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A Sort of Homecoming: Bob Clark’s Deathdream

November 30, 2008

DEATHDREAM (1974)
d. Bob Clark 

In this above average re-imagining of “The Monkey’s Paw”, Deathdream tells the story of what happens to a family when an American soldier, Andy (Richard Backus), returns home despite having been reported as being KIA in Vietnam.

A Sort of Homecoming

Death At The Drive-In!

Utilizing the zombie genre crossbred with the vampire mythos allows the filmmakers to explore the post-war traumatic stress syndrome and alienation experienced by returning veterans. Andy returns devoid of emotion, unable to reconnect with his family (John Marley, Lynn Carlin, Anya Ormsby), and it emotionally and literally ends the family unit, especially when it becomes apparent that, in order to sustain his appearance, he must consume blood and he kills a truck driver and the local doctor.

I was very impressed with the aging make-up used on Andy and was very surprised to discover that this was Tom Savini’s earliest make-up effects gig. He assists Alan Ormsby, true, but you can definitely tell that Savini’s hand is there, especially as Andy’s appearance deteriorates.

Richard Backus does well, though the direction to keep his emotions out of the performance denies empathy with his character, so that his monstrous actions are not as tragic as they should have been. John Marley (from The Godfather) and Lynn Carlin are excellent as the father and mother, and it is through their reactions that most of the emotional weight of the film is carried.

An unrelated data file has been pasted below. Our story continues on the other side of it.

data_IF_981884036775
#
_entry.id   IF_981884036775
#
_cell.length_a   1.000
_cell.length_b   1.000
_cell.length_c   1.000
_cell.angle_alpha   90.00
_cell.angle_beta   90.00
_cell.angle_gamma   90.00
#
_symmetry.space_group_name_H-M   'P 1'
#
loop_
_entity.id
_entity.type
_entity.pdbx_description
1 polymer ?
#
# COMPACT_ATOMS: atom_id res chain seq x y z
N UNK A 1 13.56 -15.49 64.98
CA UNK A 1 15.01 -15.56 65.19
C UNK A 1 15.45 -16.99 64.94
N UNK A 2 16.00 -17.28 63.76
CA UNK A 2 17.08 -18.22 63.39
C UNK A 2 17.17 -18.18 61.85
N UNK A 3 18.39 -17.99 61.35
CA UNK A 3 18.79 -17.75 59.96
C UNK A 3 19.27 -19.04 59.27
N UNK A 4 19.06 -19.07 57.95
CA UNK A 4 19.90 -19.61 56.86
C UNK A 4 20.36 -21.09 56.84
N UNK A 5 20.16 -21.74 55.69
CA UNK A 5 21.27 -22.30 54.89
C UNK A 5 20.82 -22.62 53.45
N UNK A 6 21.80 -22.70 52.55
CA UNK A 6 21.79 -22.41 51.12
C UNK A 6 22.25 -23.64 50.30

Bob Clark, we now know, went on to direct Black Christmas, Porky’s, and A Christmas Story, so it is interesting to see his earliest effort and how he grew as a director. His work here is quite good and allows the story to come through in spite of the budgetary constraints.

Two stand-out scenes include when Andy is visited by some neighborhood kids and freaks out and chokes the family dog to death; and when Andy goes on a double-date with his sister at the drive-in, and his date notices pus leaking from his forehead and he freaks out and goes on a killing spree.

** stars for an interesting take on the veteran homecoming as undead subgenre, though foiled by a lack of a tragic lead.

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